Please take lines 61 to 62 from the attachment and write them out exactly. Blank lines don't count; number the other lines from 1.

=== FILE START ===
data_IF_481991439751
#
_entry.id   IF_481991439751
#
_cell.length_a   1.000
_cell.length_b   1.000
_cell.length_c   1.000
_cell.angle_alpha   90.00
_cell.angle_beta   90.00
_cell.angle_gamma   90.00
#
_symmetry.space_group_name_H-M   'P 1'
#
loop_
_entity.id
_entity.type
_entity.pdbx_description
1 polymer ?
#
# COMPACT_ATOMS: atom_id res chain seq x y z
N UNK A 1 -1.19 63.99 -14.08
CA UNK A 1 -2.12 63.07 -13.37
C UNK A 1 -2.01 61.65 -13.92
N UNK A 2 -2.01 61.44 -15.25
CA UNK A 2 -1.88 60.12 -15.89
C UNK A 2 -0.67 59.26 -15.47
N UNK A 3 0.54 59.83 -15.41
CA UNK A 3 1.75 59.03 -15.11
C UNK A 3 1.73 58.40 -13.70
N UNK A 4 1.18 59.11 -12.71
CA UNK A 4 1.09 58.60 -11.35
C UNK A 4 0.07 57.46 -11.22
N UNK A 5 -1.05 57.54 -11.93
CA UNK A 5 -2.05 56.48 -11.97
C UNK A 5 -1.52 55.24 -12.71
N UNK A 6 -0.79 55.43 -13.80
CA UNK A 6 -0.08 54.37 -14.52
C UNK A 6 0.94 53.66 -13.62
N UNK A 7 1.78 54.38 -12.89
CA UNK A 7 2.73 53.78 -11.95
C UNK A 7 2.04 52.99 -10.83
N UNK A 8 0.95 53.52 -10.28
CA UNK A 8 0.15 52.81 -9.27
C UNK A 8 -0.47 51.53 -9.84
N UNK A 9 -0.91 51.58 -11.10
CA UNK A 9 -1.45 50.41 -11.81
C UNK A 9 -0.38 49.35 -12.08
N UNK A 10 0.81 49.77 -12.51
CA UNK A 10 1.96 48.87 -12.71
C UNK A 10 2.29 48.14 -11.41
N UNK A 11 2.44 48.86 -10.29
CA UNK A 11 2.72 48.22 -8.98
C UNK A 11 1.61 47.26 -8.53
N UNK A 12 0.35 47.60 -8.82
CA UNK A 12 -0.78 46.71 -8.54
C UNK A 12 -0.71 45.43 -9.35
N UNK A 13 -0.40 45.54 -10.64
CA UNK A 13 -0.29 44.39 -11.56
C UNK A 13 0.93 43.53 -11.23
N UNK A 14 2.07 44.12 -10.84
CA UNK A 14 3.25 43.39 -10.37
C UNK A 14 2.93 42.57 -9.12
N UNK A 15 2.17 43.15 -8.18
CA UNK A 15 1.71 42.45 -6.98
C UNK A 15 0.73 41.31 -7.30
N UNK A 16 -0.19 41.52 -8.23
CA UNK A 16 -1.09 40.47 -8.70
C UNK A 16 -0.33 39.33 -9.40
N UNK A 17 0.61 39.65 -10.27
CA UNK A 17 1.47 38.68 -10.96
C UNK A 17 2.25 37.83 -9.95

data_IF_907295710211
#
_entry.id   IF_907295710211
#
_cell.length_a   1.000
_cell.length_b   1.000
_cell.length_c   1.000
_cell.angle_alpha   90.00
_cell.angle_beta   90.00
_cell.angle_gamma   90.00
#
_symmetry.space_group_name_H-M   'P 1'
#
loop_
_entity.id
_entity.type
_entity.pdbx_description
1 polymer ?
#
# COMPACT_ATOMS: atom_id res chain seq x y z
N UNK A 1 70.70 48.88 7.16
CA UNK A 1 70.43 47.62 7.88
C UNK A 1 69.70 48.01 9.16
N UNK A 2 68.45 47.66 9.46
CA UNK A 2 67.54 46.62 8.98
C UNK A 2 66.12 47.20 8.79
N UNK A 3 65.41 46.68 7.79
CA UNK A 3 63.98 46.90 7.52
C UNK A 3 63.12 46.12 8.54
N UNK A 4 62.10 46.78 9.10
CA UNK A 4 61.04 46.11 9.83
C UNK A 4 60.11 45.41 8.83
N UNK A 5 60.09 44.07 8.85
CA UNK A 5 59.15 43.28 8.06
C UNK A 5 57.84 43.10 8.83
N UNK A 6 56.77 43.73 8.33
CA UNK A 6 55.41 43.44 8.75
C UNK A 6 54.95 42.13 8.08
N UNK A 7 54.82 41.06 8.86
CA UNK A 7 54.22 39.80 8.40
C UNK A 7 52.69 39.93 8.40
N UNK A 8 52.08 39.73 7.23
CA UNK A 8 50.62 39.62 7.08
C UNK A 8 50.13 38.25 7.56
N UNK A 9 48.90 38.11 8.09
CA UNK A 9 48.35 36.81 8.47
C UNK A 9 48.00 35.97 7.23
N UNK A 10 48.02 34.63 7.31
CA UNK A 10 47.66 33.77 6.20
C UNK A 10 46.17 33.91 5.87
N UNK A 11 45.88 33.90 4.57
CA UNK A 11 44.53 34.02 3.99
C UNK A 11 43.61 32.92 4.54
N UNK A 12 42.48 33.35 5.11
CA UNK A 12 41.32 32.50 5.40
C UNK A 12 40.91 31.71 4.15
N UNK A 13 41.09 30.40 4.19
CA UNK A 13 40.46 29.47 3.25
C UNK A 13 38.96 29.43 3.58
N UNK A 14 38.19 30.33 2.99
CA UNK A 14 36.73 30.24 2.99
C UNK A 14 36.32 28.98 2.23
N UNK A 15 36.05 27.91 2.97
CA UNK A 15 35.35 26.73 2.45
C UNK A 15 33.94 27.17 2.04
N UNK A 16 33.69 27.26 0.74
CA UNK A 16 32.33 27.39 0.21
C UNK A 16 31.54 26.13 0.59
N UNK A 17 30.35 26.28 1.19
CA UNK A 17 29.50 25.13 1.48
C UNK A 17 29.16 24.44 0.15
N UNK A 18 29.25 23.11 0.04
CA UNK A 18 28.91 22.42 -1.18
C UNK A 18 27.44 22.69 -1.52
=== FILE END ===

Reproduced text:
CA UNK A 14 3.25 43.39 -10.37
C UNK A 14 2.93 42.57 -9.12